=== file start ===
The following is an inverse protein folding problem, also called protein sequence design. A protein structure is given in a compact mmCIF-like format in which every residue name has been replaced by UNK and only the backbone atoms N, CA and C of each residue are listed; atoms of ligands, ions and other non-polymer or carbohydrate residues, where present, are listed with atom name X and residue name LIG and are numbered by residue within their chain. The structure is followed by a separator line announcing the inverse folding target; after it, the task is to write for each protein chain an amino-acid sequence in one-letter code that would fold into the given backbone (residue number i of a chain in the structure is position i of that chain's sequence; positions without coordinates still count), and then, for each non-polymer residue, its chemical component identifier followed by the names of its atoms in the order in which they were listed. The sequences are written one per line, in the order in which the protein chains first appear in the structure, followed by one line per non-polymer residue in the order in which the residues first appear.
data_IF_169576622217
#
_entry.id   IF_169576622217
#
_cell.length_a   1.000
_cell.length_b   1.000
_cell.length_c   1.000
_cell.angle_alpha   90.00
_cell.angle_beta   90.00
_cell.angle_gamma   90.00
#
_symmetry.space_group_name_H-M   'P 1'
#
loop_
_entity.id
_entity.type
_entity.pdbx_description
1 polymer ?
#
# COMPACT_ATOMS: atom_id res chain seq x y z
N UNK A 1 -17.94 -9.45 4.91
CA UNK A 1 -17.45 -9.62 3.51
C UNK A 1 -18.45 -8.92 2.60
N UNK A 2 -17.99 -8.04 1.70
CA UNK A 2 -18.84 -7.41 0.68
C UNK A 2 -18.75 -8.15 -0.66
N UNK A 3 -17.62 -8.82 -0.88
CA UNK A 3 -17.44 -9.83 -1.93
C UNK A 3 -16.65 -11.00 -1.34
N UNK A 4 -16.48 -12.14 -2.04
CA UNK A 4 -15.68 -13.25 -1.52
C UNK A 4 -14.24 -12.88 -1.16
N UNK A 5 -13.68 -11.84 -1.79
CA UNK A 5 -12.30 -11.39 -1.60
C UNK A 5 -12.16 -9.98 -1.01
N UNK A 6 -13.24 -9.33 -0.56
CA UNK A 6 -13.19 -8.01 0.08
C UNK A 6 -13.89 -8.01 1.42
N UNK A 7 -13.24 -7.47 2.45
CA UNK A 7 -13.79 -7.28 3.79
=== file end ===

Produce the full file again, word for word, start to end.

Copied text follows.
The following is an inverse protein folding problem, also called protein sequence design. A protein structure is given in a compact mmCIF-like format in which every residue name has been replaced by UNK and only the backbone atoms N, CA and C of each residue are listed; atoms of ligands, ions and other non-polymer or carbohydrate residues, where present, are listed with atom name X and residue name LIG and are numbered by residue within their chain. The structure is followed by a separator line announcing the inverse folding target; after it, the task is to write for each protein chain an amino-acid sequence in one-letter code that would fold into the given backbone (residue number i of a chain in the structure is position i of that chain's sequence; positions without coordinates still count), and then, for each non-polymer residue, its chemical component identifier followed by the names of its atoms in the order in which they were listed. The sequences are written one per line, in the order in which the protein chains first appear in the structure, followed by one line per non-polymer residue in the order in which the residues first appear.
data_IF_169576622217
#
_entry.id   IF_169576622217
#
_cell.length_a   1.000
_cell.length_b   1.000
_cell.length_c   1.000
_cell.angle_alpha   90.00
_cell.angle_beta   90.00
_cell.angle_gamma   90.00
#
_symmetry.space_group_name_H-M   'P 1'
#
loop_
_entity.id
_entity.type
_entity.pdbx_description
1 polymer ?
#
# COMPACT_ATOMS: atom_id res chain seq x y z
N UNK A 1 -17.94 -9.45 4.91
CA UNK A 1 -17.45 -9.62 3.51
C UNK A 1 -18.45 -8.92 2.60
N UNK A 2 -17.99 -8.04 1.70
CA UNK A 2 -18.84 -7.41 0.68
C UNK A 2 -18.75 -8.15 -0.66
N UNK A 3 -17.62 -8.82 -0.88
CA UNK A 3 -17.44 -9.83 -1.93
C UNK A 3 -16.65 -11.00 -1.34
N UNK A 4 -16.48 -12.14 -2.04
CA UNK A 4 -15.68 -13.25 -1.52
C UNK A 4 -14.24 -12.88 -1.16
N UNK A 5 -13.68 -11.84 -1.79
CA UNK A 5 -12.30 -11.39 -1.60
C UNK A 5 -12.16 -9.98 -1.01
N UNK A 6 -13.24 -9.33 -0.56
CA UNK A 6 -13.19 -8.01 0.08
C UNK A 6 -13.89 -8.01 1.42
N UNK A 7 -13.24 -7.47 2.45
CA UNK A 7 -13.79 -7.28 3.79